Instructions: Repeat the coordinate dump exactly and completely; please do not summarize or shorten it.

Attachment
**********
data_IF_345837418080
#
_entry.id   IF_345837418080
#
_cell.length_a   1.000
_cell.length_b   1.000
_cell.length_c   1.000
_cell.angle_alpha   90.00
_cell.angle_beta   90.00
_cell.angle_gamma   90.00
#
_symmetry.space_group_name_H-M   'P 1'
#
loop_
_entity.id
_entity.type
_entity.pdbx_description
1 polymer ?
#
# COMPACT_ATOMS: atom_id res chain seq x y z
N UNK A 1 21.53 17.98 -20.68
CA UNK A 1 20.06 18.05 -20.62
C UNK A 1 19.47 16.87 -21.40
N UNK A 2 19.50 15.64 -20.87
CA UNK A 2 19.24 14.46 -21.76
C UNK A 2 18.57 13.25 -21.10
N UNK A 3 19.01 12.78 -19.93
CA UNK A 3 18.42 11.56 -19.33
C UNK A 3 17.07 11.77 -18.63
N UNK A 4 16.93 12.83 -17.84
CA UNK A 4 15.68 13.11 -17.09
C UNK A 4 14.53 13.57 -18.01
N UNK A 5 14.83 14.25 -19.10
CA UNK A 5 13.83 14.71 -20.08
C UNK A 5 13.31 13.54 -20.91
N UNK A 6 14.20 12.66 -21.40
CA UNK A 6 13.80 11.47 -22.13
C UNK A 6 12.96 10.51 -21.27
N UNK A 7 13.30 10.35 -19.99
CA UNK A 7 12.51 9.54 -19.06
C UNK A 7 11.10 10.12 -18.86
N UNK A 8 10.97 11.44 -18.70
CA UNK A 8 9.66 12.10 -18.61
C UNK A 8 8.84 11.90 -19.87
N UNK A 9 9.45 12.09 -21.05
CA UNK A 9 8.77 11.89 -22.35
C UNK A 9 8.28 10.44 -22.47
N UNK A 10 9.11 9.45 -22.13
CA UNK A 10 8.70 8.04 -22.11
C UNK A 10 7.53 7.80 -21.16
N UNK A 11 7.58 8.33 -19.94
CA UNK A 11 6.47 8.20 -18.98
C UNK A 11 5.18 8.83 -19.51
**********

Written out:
data_IF_345837418080
#
_entry.id   IF_345837418080
#
_cell.length_a   1.000
_cell.length_b   1.000
_cell.length_c   1.000
_cell.angle_alpha   90.00
_cell.angle_beta   90.00
_cell.angle_gamma   90.00
#
_symmetry.space_group_name_H-M   'P 1'
#
loop_
_entity.id
_entity.type
_entity.pdbx_description
1 polymer ?
#
# COMPACT_ATOMS: atom_id res chain seq x y z
N UNK A 1 21.53 17.98 -20.68
CA UNK A 1 20.06 18.05 -20.62
C UNK A 1 19.47 16.87 -21.40
N UNK A 2 19.50 15.64 -20.87
CA UNK A 2 19.24 14.46 -21.76
C UNK A 2 18.57 13.25 -21.10
N UNK A 3 19.01 12.78 -19.93
CA UNK A 3 18.42 11.56 -19.33
C UNK A 3 17.07 11.77 -18.63
N UNK A 4 16.93 12.83 -17.84
CA UNK A 4 15.68 13.11 -17.09
C UNK A 4 14.53 13.57 -18.01
N UNK A 5 14.83 14.25 -19.10
CA UNK A 5 13.83 14.71 -20.08
C UNK A 5 13.31 13.54 -20.91
N UNK A 6 14.20 12.66 -21.40
CA UNK A 6 13.80 11.47 -22.13
C UNK A 6 12.96 10.51 -21.27
N UNK A 7 13.30 10.35 -19.99
CA UNK A 7 12.51 9.54 -19.06
C UNK A 7 11.10 10.12 -18.86
N UNK A 8 10.97 11.44 -18.70
CA UNK A 8 9.66 12.10 -18.61
C UNK A 8 8.84 11.90 -19.87
N UNK A 9 9.45 12.09 -21.05
CA UNK A 9 8.77 11.89 -22.35
C UNK A 9 8.28 10.44 -22.47
N UNK A 10 9.11 9.45 -22.13
CA UNK A 10 8.70 8.04 -22.11
C UNK A 10 7.53 7.80 -21.16
N UNK A 11 7.58 8.33 -19.94
CA UNK A 11 6.47 8.20 -18.98
C UNK A 11 5.18 8.83 -19.51